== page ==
Wallsend on Tyne,    Tyneside,   England

Completed a Shipbuilding Draughting apprenticeship in various design and Steelwork production offices, including one years experience on the shop floor with the fabrication trades while continuing with external studies to ONC in Naval Architecture. (Distinction)

This period being well after the launching of the Cunard Liner Mauritania' on September 20th 1906, being the first vessel from the joint resources of Swan Hunter & Wigham Richardson Ltd a name which didn't change until the late 1960's with a change to Swan Hunter Shipbuilders Ltd.

This was the period of the VLCCs (super tankers) when the 253,000 dwt `ESSO NORTHUMBRIA' in 1969 followed by her sister ship the `ESSO HIBERNIA' a time when Sir John Hunter was the chairman prior the nationalised British Shipbuilders (1975)

Also at this time the modern safety hat was being introduced and their was still one director who walked through the yard wearing a bowler hat, this being the mark of distinction when promoted from the shop floor to management level within the yard trades.

To see what followed - CLICK HERE

History of Swan Hunters on the River Tyne

Technical Change and The Ship Draughtsman

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LOCAL INTERESTSwww.ntpcs.demon.co.uk/wallsend.htm

Wallsend as the name states is the end of Hadrian's Wall (Roman Wall) which literally cut the United Kingdom in half by traversing across country to Carlisle. The remains of the actual wall are in the shipyard, with the end Fort of the wall located nearby is now being rebuilt.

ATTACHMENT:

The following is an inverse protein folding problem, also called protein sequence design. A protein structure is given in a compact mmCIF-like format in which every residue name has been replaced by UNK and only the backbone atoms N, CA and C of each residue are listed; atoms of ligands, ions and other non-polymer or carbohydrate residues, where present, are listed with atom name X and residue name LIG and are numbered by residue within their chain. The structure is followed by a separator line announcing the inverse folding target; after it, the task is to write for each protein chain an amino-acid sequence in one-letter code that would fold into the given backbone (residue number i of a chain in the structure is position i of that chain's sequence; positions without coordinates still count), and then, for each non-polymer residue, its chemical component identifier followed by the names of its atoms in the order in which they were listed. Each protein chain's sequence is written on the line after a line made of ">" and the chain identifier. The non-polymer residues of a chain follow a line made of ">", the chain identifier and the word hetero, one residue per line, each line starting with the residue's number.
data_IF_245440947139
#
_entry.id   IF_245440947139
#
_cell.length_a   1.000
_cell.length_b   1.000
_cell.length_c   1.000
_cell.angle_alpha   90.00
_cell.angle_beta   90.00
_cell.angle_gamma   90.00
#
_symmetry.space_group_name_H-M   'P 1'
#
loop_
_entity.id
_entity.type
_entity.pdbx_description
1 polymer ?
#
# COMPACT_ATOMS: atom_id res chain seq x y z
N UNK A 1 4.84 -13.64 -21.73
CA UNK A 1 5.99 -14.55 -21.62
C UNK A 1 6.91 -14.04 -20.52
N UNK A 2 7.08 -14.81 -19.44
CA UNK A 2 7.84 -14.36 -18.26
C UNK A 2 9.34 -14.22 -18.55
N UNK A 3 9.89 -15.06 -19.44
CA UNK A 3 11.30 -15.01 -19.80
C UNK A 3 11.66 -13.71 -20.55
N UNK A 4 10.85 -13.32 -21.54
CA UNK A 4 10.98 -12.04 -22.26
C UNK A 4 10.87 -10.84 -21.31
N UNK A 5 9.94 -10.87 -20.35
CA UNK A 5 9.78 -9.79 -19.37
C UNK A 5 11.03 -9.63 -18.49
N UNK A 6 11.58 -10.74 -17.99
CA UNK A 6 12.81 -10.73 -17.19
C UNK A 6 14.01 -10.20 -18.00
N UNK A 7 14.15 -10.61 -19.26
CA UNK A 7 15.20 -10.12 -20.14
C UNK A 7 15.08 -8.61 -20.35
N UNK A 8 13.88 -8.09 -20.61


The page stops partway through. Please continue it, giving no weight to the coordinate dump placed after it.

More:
This was the Romans second attempt to severe ties with the marauding, skirt wearing Scot's warriors, the previous being a similar wall from Edinburgh to Glasgow centuries before but gave up and moved south where the native Geordies were more friendly, and it's still the same today.

Web Site: www.hadrians-wall.org   

E.Mail: hadrian@hadrians-wall.org

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Searching for the Derbyshire

Marine Investigation into Britain's Biggest Single Shipping Casualty

By David Mearns     Search Director
Oceaneering Techno1ogies,    Upper Marlboro.      Maryland
When the 169,000 deadweight-ton combination carrier Derbyshire (originally the Liverpool Bridge) sank on September 10, 1980. some 230 miles off the coast of Okinawa, no one would have predicted beforehand that this great ship—the largest of her type in the world at the time could have ever suffered the sudden and violently tragic ending that now appears to have befallen her.
Despite the fact that she was being overtaken by a typhoon that may have subjected her to maximum winds of 85 knots and seas of 60 feet or more. The Derbyshire Derbyshire was an immense vessel 965 feet long and 145 feet wide operated by an experienced captain and crew. She was capable of withstanding the most appalling weather.
Moreover the Derbyshire, which had been launched in 1976 as the last in the class of six sister ore/bulk/oil (OBO) ships built by the well-regarded British shipbuilding company, Swan Hunter's on the river Tyne had only been in service for less than three years of her very short four-year life.